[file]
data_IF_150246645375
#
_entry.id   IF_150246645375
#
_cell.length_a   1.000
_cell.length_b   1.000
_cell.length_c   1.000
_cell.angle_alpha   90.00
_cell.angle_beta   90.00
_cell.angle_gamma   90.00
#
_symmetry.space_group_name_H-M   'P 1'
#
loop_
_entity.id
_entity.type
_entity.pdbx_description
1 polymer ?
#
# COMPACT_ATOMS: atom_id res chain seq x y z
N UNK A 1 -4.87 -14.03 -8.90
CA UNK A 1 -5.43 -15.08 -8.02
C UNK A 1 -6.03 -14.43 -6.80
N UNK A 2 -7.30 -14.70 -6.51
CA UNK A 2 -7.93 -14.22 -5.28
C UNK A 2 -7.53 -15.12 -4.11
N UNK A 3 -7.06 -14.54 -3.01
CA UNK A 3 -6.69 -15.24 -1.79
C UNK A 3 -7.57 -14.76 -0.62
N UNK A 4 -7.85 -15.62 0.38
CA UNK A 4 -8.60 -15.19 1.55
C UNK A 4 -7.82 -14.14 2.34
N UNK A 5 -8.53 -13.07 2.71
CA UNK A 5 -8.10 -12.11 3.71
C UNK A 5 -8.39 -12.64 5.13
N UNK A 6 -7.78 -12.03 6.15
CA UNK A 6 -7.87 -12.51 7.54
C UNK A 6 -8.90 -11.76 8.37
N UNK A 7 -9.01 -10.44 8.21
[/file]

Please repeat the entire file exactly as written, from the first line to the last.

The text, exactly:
data_IF_150246645375
#
_entry.id   IF_150246645375
#
_cell.length_a   1.000
_cell.length_b   1.000
_cell.length_c   1.000
_cell.angle_alpha   90.00
_cell.angle_beta   90.00
_cell.angle_gamma   90.00
#
_symmetry.space_group_name_H-M   'P 1'
#
loop_
_entity.id
_entity.type
_entity.pdbx_description
1 polymer ?
#
# COMPACT_ATOMS: atom_id res chain seq x y z
N UNK A 1 -4.87 -14.03 -8.90
CA UNK A 1 -5.43 -15.08 -8.02
C UNK A 1 -6.03 -14.43 -6.80
N UNK A 2 -7.30 -14.70 -6.51
CA UNK A 2 -7.93 -14.22 -5.28
C UNK A 2 -7.53 -15.12 -4.11
N UNK A 3 -7.06 -14.54 -3.01
CA UNK A 3 -6.69 -15.24 -1.79
C UNK A 3 -7.57 -14.76 -0.62
N UNK A 4 -7.85 -15.62 0.38
CA UNK A 4 -8.60 -15.19 1.55
C UNK A 4 -7.82 -14.14 2.34
N UNK A 5 -8.53 -13.07 2.71
CA UNK A 5 -8.10 -12.11 3.71
C UNK A 5 -8.39 -12.64 5.13
N UNK A 6 -7.78 -12.03 6.15
CA UNK A 6 -7.87 -12.51 7.54
C UNK A 6 -8.90 -11.76 8.37
N UNK A 7 -9.01 -10.44 8.21